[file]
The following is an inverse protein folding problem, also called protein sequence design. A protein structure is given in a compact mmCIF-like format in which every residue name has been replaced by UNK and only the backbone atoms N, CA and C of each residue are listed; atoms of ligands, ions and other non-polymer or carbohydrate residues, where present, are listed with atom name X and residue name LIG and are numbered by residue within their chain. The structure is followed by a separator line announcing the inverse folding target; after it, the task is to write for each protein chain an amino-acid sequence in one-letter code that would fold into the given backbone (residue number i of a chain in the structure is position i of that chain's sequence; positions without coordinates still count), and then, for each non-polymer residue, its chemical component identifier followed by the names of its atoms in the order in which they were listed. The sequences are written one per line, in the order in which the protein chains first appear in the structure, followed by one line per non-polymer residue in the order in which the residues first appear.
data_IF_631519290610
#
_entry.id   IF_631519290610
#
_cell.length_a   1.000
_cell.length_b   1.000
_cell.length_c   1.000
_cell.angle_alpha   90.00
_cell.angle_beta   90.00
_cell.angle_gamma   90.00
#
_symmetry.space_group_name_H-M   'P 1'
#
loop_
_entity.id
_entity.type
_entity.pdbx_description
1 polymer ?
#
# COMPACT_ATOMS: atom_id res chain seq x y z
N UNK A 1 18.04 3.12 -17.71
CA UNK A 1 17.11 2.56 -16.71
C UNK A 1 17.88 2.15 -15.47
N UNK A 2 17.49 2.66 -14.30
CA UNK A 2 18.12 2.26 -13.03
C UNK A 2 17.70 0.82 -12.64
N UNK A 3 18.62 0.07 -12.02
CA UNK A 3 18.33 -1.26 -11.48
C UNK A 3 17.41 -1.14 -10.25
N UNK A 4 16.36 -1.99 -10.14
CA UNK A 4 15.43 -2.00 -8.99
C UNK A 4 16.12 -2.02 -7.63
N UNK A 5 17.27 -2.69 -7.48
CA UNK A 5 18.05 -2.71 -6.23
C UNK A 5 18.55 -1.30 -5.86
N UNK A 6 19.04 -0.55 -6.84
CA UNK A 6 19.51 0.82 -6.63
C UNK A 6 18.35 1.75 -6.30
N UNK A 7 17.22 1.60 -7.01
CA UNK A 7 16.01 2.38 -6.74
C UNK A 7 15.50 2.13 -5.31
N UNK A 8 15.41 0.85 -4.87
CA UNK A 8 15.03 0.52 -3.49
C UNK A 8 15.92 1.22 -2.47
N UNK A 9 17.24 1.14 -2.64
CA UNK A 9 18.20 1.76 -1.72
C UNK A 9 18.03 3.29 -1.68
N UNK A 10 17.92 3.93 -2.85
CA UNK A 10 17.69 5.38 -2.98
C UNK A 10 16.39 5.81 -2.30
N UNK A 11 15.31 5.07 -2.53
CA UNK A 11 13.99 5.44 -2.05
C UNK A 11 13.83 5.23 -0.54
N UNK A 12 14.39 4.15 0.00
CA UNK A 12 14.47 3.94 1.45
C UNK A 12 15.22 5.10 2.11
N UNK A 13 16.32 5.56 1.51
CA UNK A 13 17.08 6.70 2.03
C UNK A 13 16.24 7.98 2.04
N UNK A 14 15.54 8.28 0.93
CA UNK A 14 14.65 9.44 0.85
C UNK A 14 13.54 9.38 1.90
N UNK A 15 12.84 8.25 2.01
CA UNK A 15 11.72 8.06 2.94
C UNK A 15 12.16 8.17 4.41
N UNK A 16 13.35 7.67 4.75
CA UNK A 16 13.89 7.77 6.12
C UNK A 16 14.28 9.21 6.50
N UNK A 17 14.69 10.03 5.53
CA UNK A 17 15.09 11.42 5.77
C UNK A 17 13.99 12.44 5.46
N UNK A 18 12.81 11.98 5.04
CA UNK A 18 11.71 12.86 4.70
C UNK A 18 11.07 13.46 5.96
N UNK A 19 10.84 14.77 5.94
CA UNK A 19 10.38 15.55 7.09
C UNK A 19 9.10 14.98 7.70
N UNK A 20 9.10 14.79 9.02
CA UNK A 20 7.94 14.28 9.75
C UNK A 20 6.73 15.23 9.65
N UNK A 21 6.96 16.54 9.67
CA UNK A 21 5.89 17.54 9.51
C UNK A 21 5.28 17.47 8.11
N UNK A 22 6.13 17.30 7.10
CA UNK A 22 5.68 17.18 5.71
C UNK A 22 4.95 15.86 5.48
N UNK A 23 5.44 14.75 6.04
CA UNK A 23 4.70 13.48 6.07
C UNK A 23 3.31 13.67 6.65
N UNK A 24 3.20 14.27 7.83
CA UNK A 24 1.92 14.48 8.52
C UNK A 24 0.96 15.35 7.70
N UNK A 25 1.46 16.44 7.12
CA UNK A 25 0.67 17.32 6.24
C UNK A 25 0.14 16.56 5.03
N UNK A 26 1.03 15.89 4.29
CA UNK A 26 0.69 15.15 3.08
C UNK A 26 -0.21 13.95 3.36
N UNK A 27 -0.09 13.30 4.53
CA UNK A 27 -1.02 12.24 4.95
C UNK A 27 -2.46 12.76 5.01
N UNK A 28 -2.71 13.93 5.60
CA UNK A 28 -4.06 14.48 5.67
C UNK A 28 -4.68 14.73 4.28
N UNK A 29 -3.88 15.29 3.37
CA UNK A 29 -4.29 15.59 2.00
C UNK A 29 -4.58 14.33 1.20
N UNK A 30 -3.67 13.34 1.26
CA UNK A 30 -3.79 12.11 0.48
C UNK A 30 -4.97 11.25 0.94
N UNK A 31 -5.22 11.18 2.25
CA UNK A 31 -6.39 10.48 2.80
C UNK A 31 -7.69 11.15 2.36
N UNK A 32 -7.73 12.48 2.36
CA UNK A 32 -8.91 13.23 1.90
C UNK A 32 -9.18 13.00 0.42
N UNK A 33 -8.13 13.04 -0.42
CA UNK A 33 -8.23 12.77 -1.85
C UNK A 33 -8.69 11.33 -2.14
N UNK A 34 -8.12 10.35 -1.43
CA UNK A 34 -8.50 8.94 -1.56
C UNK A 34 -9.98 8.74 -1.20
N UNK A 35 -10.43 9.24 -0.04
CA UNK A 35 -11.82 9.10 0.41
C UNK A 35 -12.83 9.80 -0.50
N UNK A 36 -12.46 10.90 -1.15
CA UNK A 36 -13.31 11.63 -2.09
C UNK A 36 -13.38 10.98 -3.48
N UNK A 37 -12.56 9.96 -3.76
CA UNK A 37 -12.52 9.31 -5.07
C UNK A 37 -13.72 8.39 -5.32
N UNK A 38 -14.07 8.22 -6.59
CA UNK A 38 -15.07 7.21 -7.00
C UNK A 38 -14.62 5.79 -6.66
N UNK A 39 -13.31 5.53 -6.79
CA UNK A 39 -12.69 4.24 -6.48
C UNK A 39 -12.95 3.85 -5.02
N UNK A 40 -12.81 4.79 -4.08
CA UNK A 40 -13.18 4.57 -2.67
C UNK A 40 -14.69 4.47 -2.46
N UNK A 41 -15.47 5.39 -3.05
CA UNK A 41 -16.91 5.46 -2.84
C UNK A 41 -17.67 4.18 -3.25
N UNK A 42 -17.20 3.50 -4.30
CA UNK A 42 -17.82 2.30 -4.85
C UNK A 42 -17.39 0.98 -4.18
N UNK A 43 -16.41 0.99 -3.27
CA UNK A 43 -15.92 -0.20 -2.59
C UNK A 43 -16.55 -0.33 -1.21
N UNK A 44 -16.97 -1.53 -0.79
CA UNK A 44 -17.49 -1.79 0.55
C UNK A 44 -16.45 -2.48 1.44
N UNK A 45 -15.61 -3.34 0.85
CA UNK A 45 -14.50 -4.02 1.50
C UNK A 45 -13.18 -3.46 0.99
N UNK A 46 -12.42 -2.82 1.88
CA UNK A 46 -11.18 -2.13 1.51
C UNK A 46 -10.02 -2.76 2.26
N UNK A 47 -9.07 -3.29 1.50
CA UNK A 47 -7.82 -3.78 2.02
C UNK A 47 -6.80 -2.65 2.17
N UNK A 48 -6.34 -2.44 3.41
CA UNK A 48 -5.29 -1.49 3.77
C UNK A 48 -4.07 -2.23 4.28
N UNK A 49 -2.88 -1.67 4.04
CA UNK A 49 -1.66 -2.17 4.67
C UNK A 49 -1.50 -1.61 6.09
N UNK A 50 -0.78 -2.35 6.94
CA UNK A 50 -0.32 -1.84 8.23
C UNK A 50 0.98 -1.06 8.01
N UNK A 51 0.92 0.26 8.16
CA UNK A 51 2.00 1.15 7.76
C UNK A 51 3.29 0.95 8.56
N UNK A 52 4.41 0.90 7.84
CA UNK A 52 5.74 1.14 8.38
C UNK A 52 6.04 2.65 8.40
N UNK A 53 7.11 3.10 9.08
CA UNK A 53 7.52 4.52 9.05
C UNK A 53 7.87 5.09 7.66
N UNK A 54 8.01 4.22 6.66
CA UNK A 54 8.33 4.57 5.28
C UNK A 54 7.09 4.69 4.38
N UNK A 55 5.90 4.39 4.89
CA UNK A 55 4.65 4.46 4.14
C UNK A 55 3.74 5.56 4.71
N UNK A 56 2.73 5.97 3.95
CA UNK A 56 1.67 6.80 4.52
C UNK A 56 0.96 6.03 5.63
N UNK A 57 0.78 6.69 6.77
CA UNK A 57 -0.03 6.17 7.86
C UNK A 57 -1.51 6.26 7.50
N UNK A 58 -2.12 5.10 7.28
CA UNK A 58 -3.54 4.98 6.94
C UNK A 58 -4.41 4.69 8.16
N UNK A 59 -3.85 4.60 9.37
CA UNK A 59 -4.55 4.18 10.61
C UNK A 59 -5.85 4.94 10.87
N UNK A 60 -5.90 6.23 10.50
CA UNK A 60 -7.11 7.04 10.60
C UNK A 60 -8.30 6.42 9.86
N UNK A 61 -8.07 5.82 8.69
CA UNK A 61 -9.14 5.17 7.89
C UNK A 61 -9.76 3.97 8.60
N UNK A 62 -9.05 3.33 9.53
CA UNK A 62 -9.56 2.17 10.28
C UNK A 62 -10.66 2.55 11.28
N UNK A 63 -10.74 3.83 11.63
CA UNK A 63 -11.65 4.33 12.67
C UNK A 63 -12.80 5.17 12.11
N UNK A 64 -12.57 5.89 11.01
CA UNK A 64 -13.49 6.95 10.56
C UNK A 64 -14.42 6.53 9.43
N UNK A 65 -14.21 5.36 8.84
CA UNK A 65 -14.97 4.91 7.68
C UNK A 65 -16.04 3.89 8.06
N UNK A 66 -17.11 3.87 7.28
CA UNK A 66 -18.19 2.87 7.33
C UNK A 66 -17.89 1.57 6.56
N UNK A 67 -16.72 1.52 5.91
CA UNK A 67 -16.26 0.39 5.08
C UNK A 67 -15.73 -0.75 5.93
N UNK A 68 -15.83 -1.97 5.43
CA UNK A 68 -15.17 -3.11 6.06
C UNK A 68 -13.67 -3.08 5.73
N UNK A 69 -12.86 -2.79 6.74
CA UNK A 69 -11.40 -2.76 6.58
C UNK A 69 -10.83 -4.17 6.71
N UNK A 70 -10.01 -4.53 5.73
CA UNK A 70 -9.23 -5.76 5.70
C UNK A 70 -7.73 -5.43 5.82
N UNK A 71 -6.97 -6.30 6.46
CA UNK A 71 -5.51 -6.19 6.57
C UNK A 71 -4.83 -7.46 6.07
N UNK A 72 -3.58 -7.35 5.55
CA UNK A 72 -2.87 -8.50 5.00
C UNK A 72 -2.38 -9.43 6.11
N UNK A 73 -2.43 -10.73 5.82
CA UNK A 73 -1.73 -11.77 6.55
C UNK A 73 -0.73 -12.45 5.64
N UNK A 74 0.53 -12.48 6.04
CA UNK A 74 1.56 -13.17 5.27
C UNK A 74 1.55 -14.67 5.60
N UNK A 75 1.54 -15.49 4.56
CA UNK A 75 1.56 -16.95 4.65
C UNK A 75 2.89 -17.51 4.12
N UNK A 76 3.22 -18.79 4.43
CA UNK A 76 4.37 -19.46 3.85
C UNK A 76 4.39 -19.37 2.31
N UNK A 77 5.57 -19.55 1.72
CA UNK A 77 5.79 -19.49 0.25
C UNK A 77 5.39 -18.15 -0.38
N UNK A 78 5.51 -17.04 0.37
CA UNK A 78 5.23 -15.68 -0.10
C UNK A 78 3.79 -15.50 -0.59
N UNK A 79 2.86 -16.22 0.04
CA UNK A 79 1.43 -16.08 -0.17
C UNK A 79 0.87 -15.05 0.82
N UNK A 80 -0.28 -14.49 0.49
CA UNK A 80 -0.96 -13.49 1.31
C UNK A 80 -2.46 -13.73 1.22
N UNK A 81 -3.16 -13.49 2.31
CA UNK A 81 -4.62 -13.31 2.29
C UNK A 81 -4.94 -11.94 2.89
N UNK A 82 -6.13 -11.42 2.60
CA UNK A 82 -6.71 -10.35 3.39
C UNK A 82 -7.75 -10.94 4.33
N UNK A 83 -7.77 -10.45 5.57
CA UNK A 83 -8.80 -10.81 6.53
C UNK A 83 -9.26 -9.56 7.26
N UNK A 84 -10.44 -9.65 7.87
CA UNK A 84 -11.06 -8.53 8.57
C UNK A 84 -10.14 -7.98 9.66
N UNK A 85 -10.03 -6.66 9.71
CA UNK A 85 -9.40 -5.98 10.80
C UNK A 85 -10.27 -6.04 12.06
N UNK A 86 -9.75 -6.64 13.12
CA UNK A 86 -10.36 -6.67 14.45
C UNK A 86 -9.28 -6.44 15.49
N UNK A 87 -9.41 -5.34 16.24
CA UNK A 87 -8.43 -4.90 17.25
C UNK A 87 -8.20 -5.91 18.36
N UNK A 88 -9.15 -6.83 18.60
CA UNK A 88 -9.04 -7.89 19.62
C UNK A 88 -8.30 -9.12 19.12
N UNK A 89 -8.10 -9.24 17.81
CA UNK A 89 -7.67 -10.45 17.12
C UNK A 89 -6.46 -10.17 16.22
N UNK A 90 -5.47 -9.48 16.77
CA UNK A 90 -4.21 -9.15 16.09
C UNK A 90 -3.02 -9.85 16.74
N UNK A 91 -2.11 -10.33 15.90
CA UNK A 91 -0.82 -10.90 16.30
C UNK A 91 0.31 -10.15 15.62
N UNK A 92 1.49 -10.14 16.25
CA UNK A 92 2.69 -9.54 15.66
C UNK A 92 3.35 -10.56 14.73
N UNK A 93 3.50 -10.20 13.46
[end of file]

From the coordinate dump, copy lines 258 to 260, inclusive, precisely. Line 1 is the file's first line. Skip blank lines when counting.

C UNK A 79 0.87 -15.05 0.82
N UNK A 80 -0.28 -14.49 0.49
CA UNK A 80 -0.96 -13.49 1.31